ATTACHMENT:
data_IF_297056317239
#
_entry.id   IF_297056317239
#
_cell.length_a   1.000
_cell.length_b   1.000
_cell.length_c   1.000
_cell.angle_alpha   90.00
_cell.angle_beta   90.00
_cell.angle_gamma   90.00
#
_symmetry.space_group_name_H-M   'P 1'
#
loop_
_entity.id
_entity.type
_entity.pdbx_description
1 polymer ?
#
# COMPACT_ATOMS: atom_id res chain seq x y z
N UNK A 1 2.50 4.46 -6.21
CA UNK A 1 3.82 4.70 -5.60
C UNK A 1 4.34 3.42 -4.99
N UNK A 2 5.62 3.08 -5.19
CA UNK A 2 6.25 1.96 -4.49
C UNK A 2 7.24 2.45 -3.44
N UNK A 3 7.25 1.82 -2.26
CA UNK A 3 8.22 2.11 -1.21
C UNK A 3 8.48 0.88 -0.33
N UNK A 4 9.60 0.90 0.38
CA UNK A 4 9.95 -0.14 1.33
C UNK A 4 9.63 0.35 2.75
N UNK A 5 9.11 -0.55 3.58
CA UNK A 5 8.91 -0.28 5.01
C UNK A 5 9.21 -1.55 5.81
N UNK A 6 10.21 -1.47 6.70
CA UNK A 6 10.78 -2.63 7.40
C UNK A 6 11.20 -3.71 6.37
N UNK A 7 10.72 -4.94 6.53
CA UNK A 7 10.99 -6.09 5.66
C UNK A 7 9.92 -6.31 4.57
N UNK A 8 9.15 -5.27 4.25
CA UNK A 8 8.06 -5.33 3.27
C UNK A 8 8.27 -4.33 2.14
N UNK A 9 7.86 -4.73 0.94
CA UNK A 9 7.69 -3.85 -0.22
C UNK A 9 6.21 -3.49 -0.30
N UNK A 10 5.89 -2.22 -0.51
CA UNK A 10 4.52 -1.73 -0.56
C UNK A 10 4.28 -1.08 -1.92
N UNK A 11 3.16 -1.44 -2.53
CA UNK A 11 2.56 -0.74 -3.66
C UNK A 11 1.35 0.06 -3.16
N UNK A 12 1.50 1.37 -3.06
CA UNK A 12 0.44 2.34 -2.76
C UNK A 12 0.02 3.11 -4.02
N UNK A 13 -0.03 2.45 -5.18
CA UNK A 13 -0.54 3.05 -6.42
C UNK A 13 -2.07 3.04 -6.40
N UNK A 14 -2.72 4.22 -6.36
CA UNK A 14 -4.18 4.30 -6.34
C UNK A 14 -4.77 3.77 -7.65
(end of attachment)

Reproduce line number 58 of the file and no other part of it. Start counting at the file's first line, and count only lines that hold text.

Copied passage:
CA UNK A 13 -0.54 3.05 -6.42